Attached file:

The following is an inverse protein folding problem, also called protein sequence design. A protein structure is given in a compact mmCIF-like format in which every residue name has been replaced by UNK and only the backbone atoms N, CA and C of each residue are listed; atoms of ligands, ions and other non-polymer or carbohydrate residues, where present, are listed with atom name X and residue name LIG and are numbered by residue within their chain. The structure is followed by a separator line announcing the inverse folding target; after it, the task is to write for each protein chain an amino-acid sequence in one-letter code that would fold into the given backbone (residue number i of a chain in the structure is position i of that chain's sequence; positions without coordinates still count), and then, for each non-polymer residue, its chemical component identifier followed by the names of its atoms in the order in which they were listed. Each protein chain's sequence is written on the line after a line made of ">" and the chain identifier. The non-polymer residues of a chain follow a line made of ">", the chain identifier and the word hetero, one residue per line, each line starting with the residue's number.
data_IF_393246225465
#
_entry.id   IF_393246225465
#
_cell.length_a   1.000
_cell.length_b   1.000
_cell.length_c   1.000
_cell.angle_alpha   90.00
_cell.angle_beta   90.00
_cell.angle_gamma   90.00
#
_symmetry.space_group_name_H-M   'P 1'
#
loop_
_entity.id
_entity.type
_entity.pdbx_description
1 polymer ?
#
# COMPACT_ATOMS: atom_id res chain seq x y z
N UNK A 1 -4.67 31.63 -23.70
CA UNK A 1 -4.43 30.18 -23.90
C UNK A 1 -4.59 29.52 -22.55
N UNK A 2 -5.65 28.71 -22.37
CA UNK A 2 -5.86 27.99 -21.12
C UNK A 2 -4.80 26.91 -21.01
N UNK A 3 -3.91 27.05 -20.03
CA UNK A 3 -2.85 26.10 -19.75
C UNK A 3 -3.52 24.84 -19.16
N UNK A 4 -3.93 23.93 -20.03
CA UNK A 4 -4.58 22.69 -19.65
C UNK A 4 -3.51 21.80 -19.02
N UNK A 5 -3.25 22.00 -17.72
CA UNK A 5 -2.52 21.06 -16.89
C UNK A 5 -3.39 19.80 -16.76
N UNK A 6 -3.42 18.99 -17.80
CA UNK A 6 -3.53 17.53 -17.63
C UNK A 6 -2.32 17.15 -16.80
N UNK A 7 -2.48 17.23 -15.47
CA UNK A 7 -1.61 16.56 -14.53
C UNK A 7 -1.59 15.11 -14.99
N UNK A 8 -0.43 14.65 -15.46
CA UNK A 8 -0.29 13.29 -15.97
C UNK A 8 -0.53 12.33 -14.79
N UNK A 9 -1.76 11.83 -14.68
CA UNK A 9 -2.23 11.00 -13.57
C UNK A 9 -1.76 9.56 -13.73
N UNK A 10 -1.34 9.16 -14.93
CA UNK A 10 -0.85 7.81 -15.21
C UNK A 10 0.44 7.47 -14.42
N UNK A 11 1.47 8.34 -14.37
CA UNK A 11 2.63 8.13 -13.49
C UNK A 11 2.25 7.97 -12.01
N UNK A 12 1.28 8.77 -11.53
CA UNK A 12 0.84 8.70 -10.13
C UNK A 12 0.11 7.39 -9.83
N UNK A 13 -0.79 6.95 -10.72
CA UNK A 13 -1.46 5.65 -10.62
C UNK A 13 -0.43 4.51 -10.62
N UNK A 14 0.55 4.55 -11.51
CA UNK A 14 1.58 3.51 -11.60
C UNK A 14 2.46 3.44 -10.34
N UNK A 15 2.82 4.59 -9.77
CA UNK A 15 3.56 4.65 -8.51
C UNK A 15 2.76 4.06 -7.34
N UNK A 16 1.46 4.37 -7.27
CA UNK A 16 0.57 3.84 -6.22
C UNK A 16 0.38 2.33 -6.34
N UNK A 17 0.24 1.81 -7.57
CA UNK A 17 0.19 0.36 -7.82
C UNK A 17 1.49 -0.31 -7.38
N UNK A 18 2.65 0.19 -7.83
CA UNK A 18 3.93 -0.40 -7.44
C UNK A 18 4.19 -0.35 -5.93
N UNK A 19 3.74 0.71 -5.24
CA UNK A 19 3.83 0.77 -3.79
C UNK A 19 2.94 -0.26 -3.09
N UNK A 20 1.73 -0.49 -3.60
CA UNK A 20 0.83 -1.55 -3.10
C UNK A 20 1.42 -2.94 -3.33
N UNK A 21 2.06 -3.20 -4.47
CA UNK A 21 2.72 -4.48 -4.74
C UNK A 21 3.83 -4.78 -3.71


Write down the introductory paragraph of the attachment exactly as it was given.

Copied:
The following is an inverse protein folding problem, also called protein sequence design. A protein structure is given in a compact mmCIF-like format in which every residue name has been replaced by UNK and only the backbone atoms N, CA and C of each residue are listed; atoms of ligands, ions and other non-polymer or carbohydrate residues, where present, are listed with atom name X and residue name LIG and are numbered by residue within their chain. The structure is followed by a separator line announcing the inverse folding target; after it, the task is to write for each protein chain an amino-acid sequence in one-letter code that would fold into the given backbone (residue number i of a chain in the structure is position i of that chain's sequence; positions without coordinates still count), and then, for each non-polymer residue, its chemical component identifier followed by the names of its atoms in the order in which they were listed. Each protein chain's sequence is written on the line after a line made of ">" and the chain identifier. The non-polymer residues of a chain follow a line made of ">", the chain identifier and the word hetero, one residue per line, each line starting with the residue's number.